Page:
Jeb, the Leona Helmsley of 2016

Campaign spending infuriates donors, plays into stereotypes

Like Leona Helmsley or Imelda Marcos in the 1980s, Jeb Bush and his super PAC are good at spending other people’s money.

But to the chagrin of his well-heeled donors, the former Florida governor has precious little to show for it.

Bush and Right to Rise have spent far more than his major Republican primary competitors and their super PACs. Much of that spending has gone into ads attacking his rivals, according to Reuters, which cited the ad-tracking firm SMG Delta. But the Bush campaign has spent lavishly on luxury hotels and high-end travel.

The result has largely been a disappointment. Bush has made some headway in New Hampshire, according to recent polls, but he remains far behind front-runner Donald Trump. Nationally, he sits at below 5 percent in the latest polling average tabulated by RealClearPolitics.

“His biggest challenge has been breaking through,” public relations consultant Craig Stevens said Thursday on “The Laura Ingraham Show” with guest host Raymond Arroyo. “And I think one of the struggles we knew he was going to have is having been out of the game for 10 years.”

Helmsley, a hotelier who was convicted of tax fraud, took heat in the media for a lavish lifestyle that included a $1 million dance floor, a $45,000 silver clock shaped like the Helmsley Building in Manhattan, and a 28-room mansion in Connecticut. Marcos notoriously used ill-gotten gains from her husband’s tenure as dictator of the Philippines to amass a personal collection of more than 1,000 pairs of shoes.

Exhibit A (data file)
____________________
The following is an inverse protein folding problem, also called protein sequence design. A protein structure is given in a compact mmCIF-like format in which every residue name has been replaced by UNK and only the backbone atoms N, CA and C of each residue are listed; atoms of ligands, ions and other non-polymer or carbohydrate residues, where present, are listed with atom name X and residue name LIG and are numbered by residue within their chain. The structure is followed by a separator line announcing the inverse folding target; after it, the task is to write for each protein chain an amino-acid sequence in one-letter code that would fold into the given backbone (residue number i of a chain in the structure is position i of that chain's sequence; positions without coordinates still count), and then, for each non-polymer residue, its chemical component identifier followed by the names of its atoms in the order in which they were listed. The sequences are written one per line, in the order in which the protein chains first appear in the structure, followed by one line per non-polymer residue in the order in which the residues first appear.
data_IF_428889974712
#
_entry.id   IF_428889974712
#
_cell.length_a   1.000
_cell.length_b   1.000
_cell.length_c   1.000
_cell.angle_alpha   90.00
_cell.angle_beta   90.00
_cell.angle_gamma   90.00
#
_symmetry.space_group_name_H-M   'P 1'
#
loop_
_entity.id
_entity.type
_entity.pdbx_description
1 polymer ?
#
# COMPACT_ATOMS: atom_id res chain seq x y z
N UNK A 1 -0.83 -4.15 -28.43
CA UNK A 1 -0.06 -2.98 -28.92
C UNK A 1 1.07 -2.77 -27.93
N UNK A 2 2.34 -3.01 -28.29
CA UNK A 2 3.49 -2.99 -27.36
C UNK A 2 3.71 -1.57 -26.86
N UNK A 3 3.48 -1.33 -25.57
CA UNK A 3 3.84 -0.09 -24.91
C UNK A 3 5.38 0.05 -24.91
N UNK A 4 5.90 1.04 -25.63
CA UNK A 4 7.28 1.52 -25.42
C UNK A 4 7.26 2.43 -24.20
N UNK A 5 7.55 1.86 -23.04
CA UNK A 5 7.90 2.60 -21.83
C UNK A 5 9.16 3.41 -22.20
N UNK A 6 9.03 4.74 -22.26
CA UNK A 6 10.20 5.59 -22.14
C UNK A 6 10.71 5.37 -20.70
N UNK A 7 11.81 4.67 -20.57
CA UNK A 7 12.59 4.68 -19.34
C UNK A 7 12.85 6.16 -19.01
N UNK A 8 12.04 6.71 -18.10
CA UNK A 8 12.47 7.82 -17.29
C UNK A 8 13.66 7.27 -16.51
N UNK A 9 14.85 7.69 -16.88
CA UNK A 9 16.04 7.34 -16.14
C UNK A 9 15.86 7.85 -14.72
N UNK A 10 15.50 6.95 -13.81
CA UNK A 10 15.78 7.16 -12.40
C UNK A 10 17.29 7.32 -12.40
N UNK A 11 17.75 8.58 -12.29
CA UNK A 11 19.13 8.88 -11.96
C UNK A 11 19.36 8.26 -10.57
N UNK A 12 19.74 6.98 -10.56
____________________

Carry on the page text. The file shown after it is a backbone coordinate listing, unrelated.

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Bush did not commit theft or fraud to build his massive campaign war chest, but some donors apparently are feeling cheated. Reuters reported that 11 of 16 major donors contacted by the news agency questioned whether their investment has been well-spent.

The Bush campaign did not immediately respond to a request for comment by LifeZette, but campaign spokeswoman Kristy Campbell told Reuters that team Bush had “made investments that have allowed us to do what serious campaigns must do to be competitive in the primary and general elections.” And official from Right to Rise also defended the spending, telling Reuters that holding fundraisers in swanky hotels is worth the expense if it brings in millions.

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Since September, the Bush campaign reportedly tightened its belt in an effort to make dollars stretch further. But finance reports currently available show that Bush between June and September spent $1.2 million on private planes, according to Reuters. That is about $500,000 more than Democrat Hillary Clinton spent during the same period and almost two times more than Sens. Ted Cruz and Marco Rubio combined.

Washington Examiner senior political reporter Byron York said on “The Laura Ingraham Show” that some insiders are worried not only that Bush is wasting money, but that he is diminishing the chances that another Establishment figure will emerge to challenge outsiders Trump and Cruz.

“You’re seeing some sort of Establishment voices say to Jeb, ‘Look, all you’re doing now is damage. You know, you can’t win, and all you’re just hurting Marco,’” he said.

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